ROBERT SIEGEL, Host:
NPR's Claudio Sanchez has been following two students from Harrisburg, Pennsylvania, as they await nervously for word about their loans. We have this update as the students prepare for the worst.
CLAUDIO SANCHEZ: During a break at the pizza parlor where he's working this summer, Emmanuel says he's still in the dark about how he's going to pay for college.
M: I honestly don't know how much I'm going to need and who I'm going to need to borrow from.
SANCHEZ: A few days ago, Emmanuel visited the Shippensburg campus only to learn that the school had still not put together a financial aid package for him. So now, he's having to think about asking his family's bank for a loan.
M: I hope they're not one of the ones that put down. I'm hoping they would lend me money to use for student loans, because where I'm at right now is still, like, in the state of confusion.
SANCHEZ: With the fall semester just two months away, college financial aid officials still don't know how much money is going to be available. It changes day to day. I asked Emmanuel if maybe his parents can take out a loan.
M: No, not with the way their credit stuff is, no. So it's basically all on me.
SANCHEZ: Emmanuel, a tall, muscular teenager with a crew cut says, he's saving every penny he earns this summer for college. If not Shippensburg, I ask, what about the backup plan you talked about when we first met.
M: You know, the backup plan back then was to go to the community college, but I don't know.
SANCHEZ: Emmanuel says, academically, going to the local community college would be like another year of high school, which is exactly the way 17-year-old Marlo Johnson(ph) feels.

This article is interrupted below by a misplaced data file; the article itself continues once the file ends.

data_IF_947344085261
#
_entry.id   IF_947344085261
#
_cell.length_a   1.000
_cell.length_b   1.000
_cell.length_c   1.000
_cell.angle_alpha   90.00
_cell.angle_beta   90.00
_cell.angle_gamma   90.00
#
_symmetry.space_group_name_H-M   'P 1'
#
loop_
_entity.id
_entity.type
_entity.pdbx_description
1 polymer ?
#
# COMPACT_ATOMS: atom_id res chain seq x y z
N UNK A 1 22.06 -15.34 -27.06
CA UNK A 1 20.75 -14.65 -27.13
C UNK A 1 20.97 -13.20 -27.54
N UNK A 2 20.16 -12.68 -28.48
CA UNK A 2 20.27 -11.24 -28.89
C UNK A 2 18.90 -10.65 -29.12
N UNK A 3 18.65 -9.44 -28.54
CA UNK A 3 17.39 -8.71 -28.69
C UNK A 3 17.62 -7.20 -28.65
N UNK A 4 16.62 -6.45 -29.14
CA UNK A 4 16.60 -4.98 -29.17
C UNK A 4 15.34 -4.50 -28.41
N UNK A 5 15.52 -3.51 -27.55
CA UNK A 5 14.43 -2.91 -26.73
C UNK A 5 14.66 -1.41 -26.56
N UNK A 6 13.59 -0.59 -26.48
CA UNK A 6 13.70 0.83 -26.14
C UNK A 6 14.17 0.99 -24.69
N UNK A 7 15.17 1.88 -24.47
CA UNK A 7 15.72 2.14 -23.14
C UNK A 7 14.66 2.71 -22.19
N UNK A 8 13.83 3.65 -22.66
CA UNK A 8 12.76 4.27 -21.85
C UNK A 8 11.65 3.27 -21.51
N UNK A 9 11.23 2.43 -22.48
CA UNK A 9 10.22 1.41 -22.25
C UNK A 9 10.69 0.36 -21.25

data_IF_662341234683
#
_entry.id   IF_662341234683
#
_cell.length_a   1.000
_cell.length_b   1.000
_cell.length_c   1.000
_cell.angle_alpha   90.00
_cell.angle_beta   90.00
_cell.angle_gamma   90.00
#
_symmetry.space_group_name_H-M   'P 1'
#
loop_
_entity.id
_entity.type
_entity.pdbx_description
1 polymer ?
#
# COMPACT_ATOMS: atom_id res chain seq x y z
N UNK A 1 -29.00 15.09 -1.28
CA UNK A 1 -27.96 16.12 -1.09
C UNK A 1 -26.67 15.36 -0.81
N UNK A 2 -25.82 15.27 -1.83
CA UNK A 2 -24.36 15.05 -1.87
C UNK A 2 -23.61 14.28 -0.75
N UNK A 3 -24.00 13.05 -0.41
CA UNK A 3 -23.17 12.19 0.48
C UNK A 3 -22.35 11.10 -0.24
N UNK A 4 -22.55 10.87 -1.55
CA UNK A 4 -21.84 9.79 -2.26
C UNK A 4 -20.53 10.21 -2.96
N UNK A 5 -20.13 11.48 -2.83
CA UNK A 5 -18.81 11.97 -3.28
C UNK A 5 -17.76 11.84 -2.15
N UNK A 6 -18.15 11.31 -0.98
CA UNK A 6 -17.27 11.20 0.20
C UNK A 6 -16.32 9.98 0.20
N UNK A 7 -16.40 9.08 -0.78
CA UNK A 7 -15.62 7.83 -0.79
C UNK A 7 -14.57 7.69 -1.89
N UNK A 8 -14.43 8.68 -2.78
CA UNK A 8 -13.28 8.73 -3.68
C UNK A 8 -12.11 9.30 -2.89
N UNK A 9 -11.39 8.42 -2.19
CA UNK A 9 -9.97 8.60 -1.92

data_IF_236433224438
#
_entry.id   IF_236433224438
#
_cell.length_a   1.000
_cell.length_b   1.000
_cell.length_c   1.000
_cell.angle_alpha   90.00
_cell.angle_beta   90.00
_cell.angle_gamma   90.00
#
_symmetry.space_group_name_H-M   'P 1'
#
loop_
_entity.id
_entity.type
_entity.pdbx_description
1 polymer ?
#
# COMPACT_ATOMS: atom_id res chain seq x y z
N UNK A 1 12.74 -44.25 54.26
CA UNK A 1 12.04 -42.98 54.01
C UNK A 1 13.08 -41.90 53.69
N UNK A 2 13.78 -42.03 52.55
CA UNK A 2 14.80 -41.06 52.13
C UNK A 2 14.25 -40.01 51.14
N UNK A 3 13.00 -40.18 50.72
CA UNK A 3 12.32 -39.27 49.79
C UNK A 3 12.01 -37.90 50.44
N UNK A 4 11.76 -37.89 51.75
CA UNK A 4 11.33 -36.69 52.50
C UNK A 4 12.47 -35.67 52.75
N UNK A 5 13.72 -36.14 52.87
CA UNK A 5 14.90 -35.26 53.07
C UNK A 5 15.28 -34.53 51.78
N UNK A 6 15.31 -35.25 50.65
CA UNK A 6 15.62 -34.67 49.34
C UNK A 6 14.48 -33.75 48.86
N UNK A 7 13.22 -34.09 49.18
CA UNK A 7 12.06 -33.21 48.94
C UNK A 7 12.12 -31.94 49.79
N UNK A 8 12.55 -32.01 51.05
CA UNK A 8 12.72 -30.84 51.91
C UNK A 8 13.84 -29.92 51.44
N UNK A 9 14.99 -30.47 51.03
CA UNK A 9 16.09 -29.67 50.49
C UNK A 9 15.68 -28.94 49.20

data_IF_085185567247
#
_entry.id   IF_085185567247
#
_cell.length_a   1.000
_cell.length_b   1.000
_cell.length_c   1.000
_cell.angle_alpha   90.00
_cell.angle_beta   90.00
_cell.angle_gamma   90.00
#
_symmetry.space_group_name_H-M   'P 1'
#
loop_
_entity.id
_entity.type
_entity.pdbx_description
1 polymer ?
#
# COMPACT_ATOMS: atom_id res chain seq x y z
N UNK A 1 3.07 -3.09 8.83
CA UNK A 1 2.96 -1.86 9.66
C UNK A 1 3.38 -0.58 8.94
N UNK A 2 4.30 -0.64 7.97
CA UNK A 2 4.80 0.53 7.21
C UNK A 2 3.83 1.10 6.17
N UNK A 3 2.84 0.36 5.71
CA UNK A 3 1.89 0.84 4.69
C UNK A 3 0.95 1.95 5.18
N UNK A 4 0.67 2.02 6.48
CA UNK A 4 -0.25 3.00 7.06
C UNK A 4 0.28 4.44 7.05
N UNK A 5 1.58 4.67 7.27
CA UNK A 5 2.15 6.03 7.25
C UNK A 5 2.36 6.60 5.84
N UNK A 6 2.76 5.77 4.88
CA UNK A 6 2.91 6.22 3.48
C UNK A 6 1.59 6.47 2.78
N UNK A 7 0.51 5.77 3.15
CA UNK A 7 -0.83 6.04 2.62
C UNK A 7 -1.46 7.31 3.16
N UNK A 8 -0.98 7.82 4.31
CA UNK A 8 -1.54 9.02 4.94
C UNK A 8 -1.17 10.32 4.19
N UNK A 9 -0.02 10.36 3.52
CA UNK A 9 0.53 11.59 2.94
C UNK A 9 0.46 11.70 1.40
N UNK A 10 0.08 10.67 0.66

M: My original plan was to go Susquehanna University, using HCC(ph) if I could, it's Harrisburg Community College.
SANCHEZ: I tracked Marlo down at a McDonald's where she's working this summer. Going to community college would be especially painful for her because she's been accepted to an elite pre-med program at Susquehanna University. And thanks to her outstanding high school grades, Marlo earned $16,000 in scholarships, about half of what she needed her first year.
M: So that left $17,320, okay? But then, when they told me they weren't going to give me any money at all and that I wasn't eligible for neither semester, it messed me up pretty badly.
SANCHEZ: So instead of enrolling in a prestigious pre-med program and taking the first big step towards her dream of becoming a registered nurse, Marlo is headed for community college. She'll probably lose most of her scholarship money and have to work longer hours this summer.
M: Welcome to McDonald's, how may I help you?
SANCHEZ: Marlo works mornings at McDonald's, at night, she works at a CVS drugstore. She looks tired, worn down by what's happened.
M: Actually, I was really depressed over it because, you know, I have so many things and I have so many dreams and so many things I want to do, it feels like we're being denied an opportunity.
SANCHEZ: Marlo says, maybe she needs to put things in perspective, though. She pauses, looks around at the people working at the checkout counter at McDonald's and, as if to remind herself, says...
M: You have people that've been working here for years and they're still making eight dollars an hour.
SANCHEZ: Claudio Sanchez, NPR News.
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